As the world battles Covid-19, Amnesty International published its annual report on Human Rights in Africa, reminding us that African leaders are nowhere close to implementing the African Union’s (AU) Silencing the Guns by 2020 master plan for a free, peaceful, and egalitarian Africa.
The report ascribes this to the high level of corruption and lack of accountability on the continent – which is partly due to the interventionist and despotic disposition of African leaders. More than ever, civil societies across African countries should double their efforts in the advocacy for a limited government.
A hot bed for violence and civil rights violations
African governments are a law unto themselves and this is made obvious by the emerging regressive laws and cuts on media freedom in Africa. In at least 25 countries – more than two thirds of those monitored by Amnesty International – media freedom is constantly under threat and governments make it a point of call to criminalise journalists.
In Nigeria, Amnesty International documented 19 cases of assault, arbitrary arrests, and detention of journalists, with many facing trumped up charges.
In 2013, African leaders unanimously adopted the African Union Agenda 2063, part of which is Aspiration 4 titled Silencing the Guns aimed at ending insecurity and civil rights violations on the continent by the year 2020.
However, a cursory look at the 2019 Global Peace Index shows that situations in African countries fall short of this expectation. Instead, between 2016 and 2019, many African countries dropped drastically on the global peace ranking.
Somalia, for instance, has a record of over 50 airstrikes resulting in at least three civilian deaths, bringing the number of civilians killed by such attacks to at least 17 in the last two years. The conflict between government forces and Boko Haram has killed thousands of Cameroonians and displaced over 270 000 since 2014, leading to the rise of self-defence vigilante groups.
Corruption and impunity
Amnesty International reports that as of 2019 the Sudan government failed to bring to book culprits of terror who have continued to pillage the people of Darfur community for over 16 years.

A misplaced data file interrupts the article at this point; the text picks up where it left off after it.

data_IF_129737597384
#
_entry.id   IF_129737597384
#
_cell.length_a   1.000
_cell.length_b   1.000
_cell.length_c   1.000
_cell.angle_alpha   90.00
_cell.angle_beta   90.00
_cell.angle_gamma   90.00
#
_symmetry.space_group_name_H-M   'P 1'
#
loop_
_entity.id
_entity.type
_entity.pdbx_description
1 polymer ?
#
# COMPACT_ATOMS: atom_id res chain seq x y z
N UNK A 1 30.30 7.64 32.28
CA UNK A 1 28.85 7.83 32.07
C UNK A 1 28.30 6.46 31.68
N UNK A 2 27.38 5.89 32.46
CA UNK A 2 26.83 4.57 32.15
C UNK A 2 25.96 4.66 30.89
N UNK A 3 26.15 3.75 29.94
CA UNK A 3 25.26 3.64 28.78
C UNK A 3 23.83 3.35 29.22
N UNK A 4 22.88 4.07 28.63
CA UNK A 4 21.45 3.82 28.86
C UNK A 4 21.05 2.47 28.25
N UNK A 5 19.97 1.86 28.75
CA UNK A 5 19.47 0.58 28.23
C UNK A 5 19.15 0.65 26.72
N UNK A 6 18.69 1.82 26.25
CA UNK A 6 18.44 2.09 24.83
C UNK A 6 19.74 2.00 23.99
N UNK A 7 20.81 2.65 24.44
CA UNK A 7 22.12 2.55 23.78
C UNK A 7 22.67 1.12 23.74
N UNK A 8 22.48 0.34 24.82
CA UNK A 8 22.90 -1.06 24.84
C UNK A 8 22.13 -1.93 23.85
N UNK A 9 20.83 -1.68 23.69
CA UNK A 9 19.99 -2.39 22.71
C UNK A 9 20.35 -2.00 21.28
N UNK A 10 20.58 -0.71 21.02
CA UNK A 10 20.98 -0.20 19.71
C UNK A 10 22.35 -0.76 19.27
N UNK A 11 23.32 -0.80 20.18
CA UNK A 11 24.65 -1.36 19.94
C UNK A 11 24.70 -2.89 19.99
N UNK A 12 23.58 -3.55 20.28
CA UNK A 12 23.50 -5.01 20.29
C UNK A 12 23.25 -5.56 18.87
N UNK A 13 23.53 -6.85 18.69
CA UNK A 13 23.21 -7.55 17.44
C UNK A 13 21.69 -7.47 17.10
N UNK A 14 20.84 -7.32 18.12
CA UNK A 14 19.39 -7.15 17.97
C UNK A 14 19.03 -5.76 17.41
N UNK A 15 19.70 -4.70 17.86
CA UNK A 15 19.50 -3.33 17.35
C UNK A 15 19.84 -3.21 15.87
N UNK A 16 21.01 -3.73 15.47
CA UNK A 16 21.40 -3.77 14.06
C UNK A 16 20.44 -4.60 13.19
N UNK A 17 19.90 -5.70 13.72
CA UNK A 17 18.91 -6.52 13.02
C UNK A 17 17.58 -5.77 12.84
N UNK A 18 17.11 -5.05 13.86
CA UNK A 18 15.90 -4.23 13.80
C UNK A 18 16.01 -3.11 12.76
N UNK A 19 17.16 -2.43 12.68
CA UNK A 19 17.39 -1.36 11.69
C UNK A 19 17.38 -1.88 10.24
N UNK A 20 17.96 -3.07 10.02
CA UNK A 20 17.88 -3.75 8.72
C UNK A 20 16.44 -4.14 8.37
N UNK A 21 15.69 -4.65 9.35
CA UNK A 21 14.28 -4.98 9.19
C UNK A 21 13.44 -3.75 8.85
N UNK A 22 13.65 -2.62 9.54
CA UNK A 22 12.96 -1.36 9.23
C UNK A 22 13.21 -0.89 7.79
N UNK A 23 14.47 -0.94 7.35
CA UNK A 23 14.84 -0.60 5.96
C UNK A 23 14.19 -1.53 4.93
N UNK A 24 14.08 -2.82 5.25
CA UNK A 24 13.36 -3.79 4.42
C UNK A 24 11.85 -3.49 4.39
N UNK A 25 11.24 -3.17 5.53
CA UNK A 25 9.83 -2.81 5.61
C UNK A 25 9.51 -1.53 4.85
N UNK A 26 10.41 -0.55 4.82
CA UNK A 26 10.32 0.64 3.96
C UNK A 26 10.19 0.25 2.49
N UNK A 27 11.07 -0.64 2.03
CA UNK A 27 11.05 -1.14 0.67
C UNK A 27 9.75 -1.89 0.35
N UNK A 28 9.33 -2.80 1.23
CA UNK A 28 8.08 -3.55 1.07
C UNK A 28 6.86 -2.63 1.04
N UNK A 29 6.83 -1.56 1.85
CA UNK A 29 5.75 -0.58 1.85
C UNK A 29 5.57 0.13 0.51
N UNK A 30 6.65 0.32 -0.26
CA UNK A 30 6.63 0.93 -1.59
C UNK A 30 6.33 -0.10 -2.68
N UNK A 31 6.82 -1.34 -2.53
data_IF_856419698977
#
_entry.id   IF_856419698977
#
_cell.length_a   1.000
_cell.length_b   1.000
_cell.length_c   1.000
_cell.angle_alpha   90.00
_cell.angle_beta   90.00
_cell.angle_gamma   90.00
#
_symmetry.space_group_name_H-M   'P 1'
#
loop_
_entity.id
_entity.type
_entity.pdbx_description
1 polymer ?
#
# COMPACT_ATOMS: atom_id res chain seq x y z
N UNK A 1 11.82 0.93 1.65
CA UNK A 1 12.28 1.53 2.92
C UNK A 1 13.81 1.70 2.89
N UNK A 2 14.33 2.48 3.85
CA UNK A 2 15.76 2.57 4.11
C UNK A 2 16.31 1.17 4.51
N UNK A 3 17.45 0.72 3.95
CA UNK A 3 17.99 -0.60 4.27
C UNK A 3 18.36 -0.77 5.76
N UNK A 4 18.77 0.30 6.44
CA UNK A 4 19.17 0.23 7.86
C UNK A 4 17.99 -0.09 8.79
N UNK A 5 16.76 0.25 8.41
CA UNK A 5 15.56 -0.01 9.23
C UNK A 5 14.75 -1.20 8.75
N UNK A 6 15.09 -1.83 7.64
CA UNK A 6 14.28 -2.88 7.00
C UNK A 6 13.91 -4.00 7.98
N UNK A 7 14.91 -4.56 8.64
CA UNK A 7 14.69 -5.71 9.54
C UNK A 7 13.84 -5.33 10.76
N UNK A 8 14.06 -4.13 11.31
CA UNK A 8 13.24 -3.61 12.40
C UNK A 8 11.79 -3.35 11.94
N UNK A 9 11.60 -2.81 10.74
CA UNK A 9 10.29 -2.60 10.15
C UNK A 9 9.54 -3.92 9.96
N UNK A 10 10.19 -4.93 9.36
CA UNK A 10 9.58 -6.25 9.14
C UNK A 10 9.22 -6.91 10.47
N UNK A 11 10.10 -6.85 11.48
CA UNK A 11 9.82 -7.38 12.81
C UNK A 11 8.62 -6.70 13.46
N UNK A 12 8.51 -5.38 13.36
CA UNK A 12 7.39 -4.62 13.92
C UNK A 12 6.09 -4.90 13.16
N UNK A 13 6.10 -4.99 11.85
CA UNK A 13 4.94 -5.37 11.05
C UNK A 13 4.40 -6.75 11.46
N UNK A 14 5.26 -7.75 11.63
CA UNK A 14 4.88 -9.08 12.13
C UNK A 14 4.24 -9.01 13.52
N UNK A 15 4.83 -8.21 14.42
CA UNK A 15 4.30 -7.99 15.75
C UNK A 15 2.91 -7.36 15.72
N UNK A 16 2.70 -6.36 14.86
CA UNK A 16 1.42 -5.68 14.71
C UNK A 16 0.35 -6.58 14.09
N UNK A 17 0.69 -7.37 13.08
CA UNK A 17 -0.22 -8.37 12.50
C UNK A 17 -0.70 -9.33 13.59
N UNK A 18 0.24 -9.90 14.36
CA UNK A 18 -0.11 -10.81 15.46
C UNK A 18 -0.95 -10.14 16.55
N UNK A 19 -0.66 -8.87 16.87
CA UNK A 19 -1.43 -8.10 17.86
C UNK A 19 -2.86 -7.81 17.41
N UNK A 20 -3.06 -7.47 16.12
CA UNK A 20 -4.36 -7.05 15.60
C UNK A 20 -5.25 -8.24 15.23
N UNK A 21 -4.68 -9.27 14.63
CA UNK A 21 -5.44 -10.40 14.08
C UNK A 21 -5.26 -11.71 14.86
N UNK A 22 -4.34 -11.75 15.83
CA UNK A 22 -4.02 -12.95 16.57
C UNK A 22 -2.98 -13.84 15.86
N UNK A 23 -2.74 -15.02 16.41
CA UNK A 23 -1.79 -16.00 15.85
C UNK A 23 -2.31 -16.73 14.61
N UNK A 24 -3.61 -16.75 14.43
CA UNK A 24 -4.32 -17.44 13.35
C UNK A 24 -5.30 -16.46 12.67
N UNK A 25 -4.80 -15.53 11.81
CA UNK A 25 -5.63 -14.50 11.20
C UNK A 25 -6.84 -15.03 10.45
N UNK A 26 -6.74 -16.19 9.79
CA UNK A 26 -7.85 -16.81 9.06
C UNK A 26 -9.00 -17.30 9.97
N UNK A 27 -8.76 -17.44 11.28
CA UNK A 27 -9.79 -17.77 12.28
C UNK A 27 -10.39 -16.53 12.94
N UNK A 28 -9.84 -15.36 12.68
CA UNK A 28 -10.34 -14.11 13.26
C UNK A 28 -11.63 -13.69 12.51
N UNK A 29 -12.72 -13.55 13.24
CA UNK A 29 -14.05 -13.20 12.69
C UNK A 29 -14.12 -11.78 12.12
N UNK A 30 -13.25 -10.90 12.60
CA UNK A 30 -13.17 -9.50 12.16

This impunity is attributed to the chronic corruption in government and the justice system which hinders the proper investigation of perpetrators. As in previous years, the Nigerian government didn’t take genuine steps to deliver justice to countless victims of crimes against humanity committed in the northeast by Boko Haram and the government’s own security forces.
According to the overview of the 2019 Corruption Perception Index, corruption is more pervasive in countries where big money can flow freely into electoral campaigns and where governments listen only to the voices of wealthy or well-connected individuals. 45 out of 54 African countries scored less than 50 on the index, ranking below 60.
In contrast to political commitments, more than half of all citizens in African countries think corruption is getting worse in their country and that their government is doing a poor job in tackling corruption, according to the Global Corruption Barometer – Africa released in July 2019.
Unfortunately, inasmuch as African governments continue to fail in ending impunity and corruption, not only the Silencing the Gun 2020 project, but also the AU’s Agenda 2063, would not see the light of the day in many decades to come.
Mikail is a student of law at the Usmanu Danfodiyo University, Sokoto. She can be reached via Twitter @RaahLeeah